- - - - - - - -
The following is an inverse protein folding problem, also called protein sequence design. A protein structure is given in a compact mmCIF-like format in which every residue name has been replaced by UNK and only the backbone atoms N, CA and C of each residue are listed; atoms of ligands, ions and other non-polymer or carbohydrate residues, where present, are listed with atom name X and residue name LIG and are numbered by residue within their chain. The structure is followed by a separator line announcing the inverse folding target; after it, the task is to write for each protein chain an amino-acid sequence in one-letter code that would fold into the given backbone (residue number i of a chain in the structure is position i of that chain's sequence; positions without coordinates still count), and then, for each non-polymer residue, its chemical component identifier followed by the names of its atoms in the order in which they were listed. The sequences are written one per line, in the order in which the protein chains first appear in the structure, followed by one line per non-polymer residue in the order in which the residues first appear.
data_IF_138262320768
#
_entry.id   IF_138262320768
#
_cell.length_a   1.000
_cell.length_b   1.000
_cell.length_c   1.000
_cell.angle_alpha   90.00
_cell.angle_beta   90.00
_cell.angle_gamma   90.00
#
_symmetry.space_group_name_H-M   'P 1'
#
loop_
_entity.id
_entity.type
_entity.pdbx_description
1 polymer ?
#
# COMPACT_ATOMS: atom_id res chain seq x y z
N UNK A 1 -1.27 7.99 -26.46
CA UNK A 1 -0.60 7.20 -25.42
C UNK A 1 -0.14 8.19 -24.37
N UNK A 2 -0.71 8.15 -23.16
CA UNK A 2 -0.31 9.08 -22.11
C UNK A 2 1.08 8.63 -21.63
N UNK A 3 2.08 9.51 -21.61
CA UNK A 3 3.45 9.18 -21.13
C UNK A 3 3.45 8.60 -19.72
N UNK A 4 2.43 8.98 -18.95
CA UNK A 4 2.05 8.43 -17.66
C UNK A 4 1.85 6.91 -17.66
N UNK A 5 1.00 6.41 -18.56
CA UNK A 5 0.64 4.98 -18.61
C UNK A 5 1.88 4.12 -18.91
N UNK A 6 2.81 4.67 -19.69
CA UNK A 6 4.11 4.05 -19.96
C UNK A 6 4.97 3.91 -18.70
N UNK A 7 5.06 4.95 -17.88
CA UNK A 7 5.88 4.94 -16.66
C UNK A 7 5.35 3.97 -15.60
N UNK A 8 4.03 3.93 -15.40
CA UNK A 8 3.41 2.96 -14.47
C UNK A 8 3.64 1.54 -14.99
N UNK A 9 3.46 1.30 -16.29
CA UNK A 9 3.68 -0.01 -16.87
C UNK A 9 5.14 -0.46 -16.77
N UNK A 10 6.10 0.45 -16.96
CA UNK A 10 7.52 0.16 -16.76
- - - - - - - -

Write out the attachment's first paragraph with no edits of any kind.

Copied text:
The following is an inverse protein folding problem, also called protein sequence design. A protein structure is given in a compact mmCIF-like format in which every residue name has been replaced by UNK and only the backbone atoms N, CA and C of each residue are listed; atoms of ligands, ions and other non-polymer or carbohydrate residues, where present, are listed with atom name X and residue name LIG and are numbered by residue within their chain. The structure is followed by a separator line announcing the inverse folding target; after it, the task is to write for each protein chain an amino-acid sequence in one-letter code that would fold into the given backbone (residue number i of a chain in the structure is position i of that chain's sequence; positions without coordinates still count), and then, for each non-polymer residue, its chemical component identifier followed by the names of its atoms in the order in which they were listed. The sequences are written one per line, in the order in which the protein chains first appear in the structure, followed by one line per non-polymer residue in the order in which the residues first appear.